After five years of meetings and $500,000 spent on planning, the Sebastopol City Council has decided to drop a controversial plan to redevelop the town's old apple packing district.
The city's planning director said Wednesday the five-member council had directed staff at its Tuesday night meeting to "terminate" work on the plan.
The plan, which called for buildings of two to four stories featuring shops below and residences above, suffered a decisive blow last fall when two candidates critical of the plan won election to the council. That produced a new majority of four council members with concerns that the plan would allow too much development and result in too much traffic for the town of 7,700 people.
"It overemphasized retail and it overemphasized residential in an area that was not well suited for those uses," Guy Wilson, one of the new council members, said Wednesday.
Wilson noted that land studied in the Northeast Area Specific Plan lies largely in a flood zone and is better suited for industrial uses.
The council did not take a formal vote, according to the city manager's office. The direction, however, reflected sentiments against the development plan by Wilson, Mayor Sarah Gurney and council members Linda Kelley and Kathleen Shaffer.
Councilman Larry Robinson, the plan's lone proponent on the elected body, said Wednesday, "I'm disappointed that the council has chosen to disregard the hard work and input of the hundreds of residents who contributed to what I believe is an excellent plan."
Robinson said the plan offered "smart growth, transit-oriented, pedestrian-oriented, high-density, mixed-use" redevelopment as opposed to the low-density sprawl so common in California and the West. The election results, he said, "determined that Sebastopol wants to remain firmly in the 20th century."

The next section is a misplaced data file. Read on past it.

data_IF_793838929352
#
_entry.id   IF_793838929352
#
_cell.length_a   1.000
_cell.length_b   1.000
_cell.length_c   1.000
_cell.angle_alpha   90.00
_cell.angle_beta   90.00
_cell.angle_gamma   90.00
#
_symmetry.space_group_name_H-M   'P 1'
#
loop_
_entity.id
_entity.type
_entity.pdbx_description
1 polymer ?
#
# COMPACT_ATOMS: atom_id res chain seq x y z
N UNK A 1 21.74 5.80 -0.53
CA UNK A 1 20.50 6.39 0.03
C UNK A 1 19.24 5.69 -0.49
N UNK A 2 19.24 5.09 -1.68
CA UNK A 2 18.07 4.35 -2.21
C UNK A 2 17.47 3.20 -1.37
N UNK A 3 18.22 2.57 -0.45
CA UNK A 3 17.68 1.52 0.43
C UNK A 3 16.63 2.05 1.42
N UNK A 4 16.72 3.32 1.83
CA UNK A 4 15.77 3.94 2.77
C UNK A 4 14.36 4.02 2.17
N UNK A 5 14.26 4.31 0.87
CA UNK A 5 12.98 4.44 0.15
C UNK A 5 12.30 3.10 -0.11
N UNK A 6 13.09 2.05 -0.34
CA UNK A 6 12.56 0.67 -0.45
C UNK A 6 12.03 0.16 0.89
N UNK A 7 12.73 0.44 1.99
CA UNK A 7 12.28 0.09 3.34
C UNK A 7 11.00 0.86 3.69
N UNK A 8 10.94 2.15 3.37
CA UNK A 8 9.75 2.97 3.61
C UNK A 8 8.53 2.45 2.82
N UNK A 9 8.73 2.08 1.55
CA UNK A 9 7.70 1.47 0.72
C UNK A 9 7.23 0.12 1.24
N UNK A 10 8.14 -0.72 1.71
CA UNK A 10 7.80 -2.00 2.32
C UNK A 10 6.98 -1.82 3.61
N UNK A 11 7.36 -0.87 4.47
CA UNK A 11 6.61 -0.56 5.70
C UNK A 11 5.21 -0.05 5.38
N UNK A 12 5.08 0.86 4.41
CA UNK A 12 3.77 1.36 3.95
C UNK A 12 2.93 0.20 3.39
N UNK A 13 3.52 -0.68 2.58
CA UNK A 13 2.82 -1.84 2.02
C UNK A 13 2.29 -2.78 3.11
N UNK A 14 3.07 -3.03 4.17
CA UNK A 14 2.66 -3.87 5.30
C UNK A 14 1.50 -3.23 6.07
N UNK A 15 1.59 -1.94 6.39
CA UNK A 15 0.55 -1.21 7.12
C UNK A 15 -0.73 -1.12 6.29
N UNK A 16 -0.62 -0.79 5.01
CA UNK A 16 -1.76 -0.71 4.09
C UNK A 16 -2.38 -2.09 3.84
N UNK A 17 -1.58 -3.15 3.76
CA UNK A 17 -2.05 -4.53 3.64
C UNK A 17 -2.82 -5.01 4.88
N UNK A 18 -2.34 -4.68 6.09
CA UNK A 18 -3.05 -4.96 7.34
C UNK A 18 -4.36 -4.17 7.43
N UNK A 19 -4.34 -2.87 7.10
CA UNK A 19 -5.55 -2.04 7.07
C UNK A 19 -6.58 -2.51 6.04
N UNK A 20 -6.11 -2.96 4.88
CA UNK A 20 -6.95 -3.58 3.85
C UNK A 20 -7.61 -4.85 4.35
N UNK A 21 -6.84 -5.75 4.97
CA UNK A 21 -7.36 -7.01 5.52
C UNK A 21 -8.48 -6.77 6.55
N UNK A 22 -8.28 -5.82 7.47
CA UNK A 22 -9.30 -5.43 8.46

The plan was undertaken by the city as a way of providing a vision to landowners and developers on what Sebastopol wanted the area to become. It proposed 300 new residential units and nearly 400,000 square feet of new business and civic space between the Laguna de Santa Rosa and downtown.
Helen Shane, a leader in the efforts to stop the plan, expressed delight with the council's decision.
Shane said the process "had gone off track from the beginning" and the election had been telling when voters chose two plan critics over an appointed incumbent who had backed the plan.
The council asked its staff to come back with recommendations on several issues raised during the many meetings about the plan. They include how far buildings must be set back from certain streets and whether builders can bring in dirt to fill low areas in flood zones.
Wilson, a former school board member, spoke out against the plan at hearings last spring and presented architectural renderings prepared for landowner Barney Aldridge that he said demonstrated the project would be too large.
Aldridge, former CEO of Santa Rosa-based Benchmark Lending, said at the time that the development as portrayed was being scaled back in response to the housing downturn. He could not be reached for comment Wednesday.
Wilson insisted the town had learned from the process and that it "will survive and will thrive" as the council directs its future.
Sebastopol's chamber of commerce had supported the development of a plan for the northeast area and some of its members likely will be disappointed by the council's decision, said Teresa Ramondo, the chamber's executive director.
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